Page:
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14 June 2018 Photo Supplied
Next Chapter Green Ribbon campaign addresses mental health
Members of Next Chapter and UFS Student counselling are working together to address mental health issues.

Next Chapter, a student support group at the UFS presented the Green Ribbon campaign, pledging their support to students and providing them with assistance in coping with life events that stimulate stress and contribute negatively to their mental health. The team aims to break the stigma surrounding mental health care, and continually assist students with mental health-related issues that they struggle with daily.

The Green Ribbon represents mental health awareness, which is a pressing matter for students and is the type of support students need in a stressful university environment. The campaign focuses on teaching students how to cope with life events that stimulate stress, and contribute negatively to their mental health.
 
A discussion by Dr Ancel George: practising clinical psychologist and lecturer from the UFS Department of Psychology, and Dr Mellissa Barnaschone: Director of UFS Student Counselling, took place, where talks were prominent about creating an inclusive environment for UFS students.

The panel shared a few tips on how students should work towards managing stress, and motivated them for the main mid-year examinations.
 
The follow-up Exam Cram Workshop, presented by Nadia Cloete and Lize Wolmarans, that combined time and stress management, took place on 2 June 2018, and saw students receiving advice on how to approach various issues during the examination period.
 
Mental health awareness does not end with the campaign and Next Chapter’s slogan “Your story continues” encourages students to regularly wear and commemorate the green ribbon in support of continual mental healthcare.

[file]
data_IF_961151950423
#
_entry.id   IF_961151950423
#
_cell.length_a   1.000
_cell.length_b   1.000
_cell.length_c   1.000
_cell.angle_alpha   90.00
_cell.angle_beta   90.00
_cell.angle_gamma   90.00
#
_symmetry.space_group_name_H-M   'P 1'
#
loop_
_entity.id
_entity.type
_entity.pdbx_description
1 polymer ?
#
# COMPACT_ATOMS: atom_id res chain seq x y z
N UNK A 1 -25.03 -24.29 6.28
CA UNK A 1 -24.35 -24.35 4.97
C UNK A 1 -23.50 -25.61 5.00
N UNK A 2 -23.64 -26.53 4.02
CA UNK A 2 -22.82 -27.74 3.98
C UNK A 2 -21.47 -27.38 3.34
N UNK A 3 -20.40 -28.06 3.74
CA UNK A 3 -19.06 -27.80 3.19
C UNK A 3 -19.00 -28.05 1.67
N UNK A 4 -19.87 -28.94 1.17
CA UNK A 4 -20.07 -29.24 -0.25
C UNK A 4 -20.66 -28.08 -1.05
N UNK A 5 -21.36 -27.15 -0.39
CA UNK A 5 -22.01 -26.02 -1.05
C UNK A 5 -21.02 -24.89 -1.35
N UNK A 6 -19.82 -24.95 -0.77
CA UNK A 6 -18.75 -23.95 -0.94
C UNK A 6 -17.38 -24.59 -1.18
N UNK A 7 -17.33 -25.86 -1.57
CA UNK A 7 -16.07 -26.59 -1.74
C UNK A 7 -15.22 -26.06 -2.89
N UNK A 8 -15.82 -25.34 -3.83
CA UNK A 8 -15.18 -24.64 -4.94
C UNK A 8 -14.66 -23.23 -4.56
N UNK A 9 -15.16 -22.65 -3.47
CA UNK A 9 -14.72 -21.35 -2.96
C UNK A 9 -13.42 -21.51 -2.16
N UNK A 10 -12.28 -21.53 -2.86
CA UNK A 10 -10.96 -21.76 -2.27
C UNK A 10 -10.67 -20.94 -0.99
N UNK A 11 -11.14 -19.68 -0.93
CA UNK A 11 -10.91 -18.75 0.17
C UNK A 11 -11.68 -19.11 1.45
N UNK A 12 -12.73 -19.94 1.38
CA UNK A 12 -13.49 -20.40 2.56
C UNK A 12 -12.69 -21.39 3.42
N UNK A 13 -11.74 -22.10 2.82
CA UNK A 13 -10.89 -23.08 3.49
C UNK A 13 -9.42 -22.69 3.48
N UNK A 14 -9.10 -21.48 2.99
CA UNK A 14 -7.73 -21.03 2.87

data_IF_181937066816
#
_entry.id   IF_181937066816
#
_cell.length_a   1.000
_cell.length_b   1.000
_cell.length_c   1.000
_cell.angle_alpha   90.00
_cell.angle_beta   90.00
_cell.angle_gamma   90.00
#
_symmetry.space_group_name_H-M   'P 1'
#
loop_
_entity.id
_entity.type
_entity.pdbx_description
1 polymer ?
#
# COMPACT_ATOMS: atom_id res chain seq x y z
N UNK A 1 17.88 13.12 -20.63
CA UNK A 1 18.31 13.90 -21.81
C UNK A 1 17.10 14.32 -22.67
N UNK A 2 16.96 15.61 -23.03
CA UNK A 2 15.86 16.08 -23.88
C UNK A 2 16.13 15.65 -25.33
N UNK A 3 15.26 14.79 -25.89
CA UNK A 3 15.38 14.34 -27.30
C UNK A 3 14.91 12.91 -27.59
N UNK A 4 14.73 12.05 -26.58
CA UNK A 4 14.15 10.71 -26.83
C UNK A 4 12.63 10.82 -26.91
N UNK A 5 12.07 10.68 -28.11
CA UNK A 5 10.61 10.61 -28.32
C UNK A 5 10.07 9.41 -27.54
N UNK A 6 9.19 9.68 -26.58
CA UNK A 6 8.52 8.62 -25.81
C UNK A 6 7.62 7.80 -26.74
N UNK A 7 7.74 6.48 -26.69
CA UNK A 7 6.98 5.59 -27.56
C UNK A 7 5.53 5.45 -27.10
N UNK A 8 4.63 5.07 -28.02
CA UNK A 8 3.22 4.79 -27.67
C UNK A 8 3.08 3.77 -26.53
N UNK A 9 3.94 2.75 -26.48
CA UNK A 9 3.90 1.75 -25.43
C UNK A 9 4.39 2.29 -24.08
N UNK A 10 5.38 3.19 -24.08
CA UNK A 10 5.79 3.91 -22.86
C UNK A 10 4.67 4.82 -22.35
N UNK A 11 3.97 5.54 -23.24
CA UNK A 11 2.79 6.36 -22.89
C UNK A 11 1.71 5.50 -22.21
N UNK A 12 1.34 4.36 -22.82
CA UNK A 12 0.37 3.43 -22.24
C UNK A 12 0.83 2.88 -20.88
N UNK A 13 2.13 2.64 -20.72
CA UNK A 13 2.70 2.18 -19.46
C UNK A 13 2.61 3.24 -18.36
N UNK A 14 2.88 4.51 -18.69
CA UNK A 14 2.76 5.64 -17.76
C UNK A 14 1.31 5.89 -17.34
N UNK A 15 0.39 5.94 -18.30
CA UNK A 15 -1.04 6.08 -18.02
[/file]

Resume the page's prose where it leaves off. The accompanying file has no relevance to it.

Should you have any enquiries or input for the ongoing campaign, contact the Next Chapter team on ufsnextchapter@gmail.com, or further email Tshepang Mahlatsi, founder of Next Chapter on tshepangmahlatsi767@gmail.com

News Archive

Study on school violence shows the secondary school environment compels learners to be armed
2015-01-26

The secondary school environment apparently compels learners to come to school armed. This is according to a study done by Dr Lynette Jacobs, a lecturer at the School of Education Studies at the University of the Free State.

In her study, Dr Jacobs found that learners from more affluent schools carry noticeably more weapons than learners in less affluent schools. Learners in the lower grades of secondary schools also use and carry more weapons than learners in the higher grades.

Dr Jacobs says while many reasons for school violence can be noted, such as to forcibly take the victims money and food, racial differences, religious differences, as well as the immigrant status of one of the parties involved, these were reasons indicated by less than 10% of the participants in the study.

“There is no single explanation for the threat of violence at schools and most acts of school violence appear to happen randomly, often out of instant retaliation.”

For the study, Dr Jacobs did surveys at schools across three provinces in South Africa.

“Although it varies in levels of seriousness, incidences of physical violence and verbal cruelty consistently occur at South Africans schools. I found that learners are furthermore regularly mocked, insulted, cursed and humiliated by peers.”

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